07-21-2010, 02:28 AM
I remember why the upflow mods failed for me - it was too hard on the pumps as it must have been just a little too restrictive on the intake side. They would get super hot, one got so hot the casing of the pump melted (warped and started leaking water all over).

I guess definitely something you want the reactor to be designed for rather than arbitrarily switching the input/output lines on the pump.

:eek:, um dude, you had something else going on there, what kind of pumps?

Steve

StirCrazy
07-21-2010, 02:34 AM
Hmmm, very interesting. Thanks for elaborating. The cost of this thing would be rather substantial though I would be thinking (much more than a basic reactor or dosing system), and take up a lot of real estate. The "set and forget" feature is pretty sweet though. How often were you testing parameters? What variance did you find in that time?



well cost wide, it cost me 100 bucks in pumps and plastic to build the reactor. I already had the regulator, paid 65 bucks for a used co2 extinguisher with a new valve and hydrostat, and say 50 bucks for misc and things I forgot about.. so way cheeper than buying a cheep reactor setup.

I did a full test once a week and never found much of a variance at all I had a tone of SPS which grew like stink, so I was pounding the co2 reactor already so that might be why there was no variation.

Steve

MitchM
07-21-2010, 02:38 AM
...

The other thing I like about my CA reactor that I forgot about until now is the fact that you can add a little extra media like zeo mag or carbon and reduce your maintenance even more...


How do you add carbon to a ca reactor?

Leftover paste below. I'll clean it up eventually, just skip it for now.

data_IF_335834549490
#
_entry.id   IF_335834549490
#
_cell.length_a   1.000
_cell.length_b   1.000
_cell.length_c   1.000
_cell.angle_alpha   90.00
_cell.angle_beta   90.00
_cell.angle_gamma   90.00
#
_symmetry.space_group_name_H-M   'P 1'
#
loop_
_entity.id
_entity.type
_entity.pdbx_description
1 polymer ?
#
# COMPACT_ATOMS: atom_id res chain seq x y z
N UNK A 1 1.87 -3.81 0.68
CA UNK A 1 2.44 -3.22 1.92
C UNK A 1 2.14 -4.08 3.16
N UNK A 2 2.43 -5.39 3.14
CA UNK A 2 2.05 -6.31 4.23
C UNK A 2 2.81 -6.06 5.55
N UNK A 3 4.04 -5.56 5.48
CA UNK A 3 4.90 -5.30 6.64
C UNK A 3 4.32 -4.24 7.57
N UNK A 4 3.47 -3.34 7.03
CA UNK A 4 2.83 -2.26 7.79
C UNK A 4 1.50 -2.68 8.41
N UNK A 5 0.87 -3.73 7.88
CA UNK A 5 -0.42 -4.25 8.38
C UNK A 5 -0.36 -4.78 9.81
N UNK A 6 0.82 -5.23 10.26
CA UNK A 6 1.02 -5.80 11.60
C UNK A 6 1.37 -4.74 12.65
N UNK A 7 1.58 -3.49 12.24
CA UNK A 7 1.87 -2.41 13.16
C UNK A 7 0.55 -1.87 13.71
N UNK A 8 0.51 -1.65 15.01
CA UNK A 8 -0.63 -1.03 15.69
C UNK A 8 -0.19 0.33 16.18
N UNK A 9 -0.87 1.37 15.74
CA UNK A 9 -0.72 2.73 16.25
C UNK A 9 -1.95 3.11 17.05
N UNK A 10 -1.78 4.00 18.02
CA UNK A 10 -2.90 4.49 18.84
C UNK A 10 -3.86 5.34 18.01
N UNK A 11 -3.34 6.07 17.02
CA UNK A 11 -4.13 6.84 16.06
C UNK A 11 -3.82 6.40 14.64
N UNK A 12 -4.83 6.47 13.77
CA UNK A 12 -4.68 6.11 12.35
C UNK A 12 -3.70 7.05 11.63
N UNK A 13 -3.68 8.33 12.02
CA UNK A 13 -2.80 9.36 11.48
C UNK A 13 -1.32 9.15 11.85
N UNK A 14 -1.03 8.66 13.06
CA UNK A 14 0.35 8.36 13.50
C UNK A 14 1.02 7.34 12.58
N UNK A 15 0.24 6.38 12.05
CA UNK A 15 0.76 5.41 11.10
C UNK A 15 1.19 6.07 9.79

Carbon should be changed out after 3 weeks or so. That just means more frequent maintenance to the reactor.

Mitch

christyf5
07-21-2010, 04:00 AM
I switched from a reactor a few years ago and have never looked back. My reactor had some issues and I was blowing through 10lbs of CO2 in 6 weeks and that was with a solenoid and new needle valve. I tried everything to fix it and finally just chucked the whole thing in favor of a dosing pump. 3 clean plastic 4L milk jugs and I just dump a couple cups (or whatever the dosage is) in the container, fill half with water, shake the living crap out of it to dissolve and fill it to the top with water and I'm done. I'm not quite sure what you're doing Tony that is so labour intensive/exhausing/less fun than chipping cat turds off the floor. I don't even bake the baking soda and it keeps my alk at the "good enough" level unless I feel like buggering around with it. I think the 4L containers last about 3 weeks or so and keep my parameters much more stable than the reactor ever did.

Um, silly question but wtf is soda ash?

Aquattro
07-21-2010, 04:03 AM
Um, silly question but wtf is soda ash?

Something you get from smoking soda?

Lance
07-21-2010, 04:04 AM
Um, silly question but wtf is soda ash?


It's from Bulk Reef Supply. Aklalinity supplement. Mixes very easily. Good stuff.

christyf5
07-21-2010, 04:06 AM
It's from Bulk Reef Supply. Aklalinity supplement. Mixes very easily. Good stuff.

Thanks Lance :biggrin:

Delphinus
07-21-2010, 05:11 AM
:eek:, um dude, you had something else going on there, what kind of pumps?

Steve

Mag drives .. went through 2 or 3 of them then switch the reactor back to downflow and stopped wrecking pumps. Yeah, weird, I know.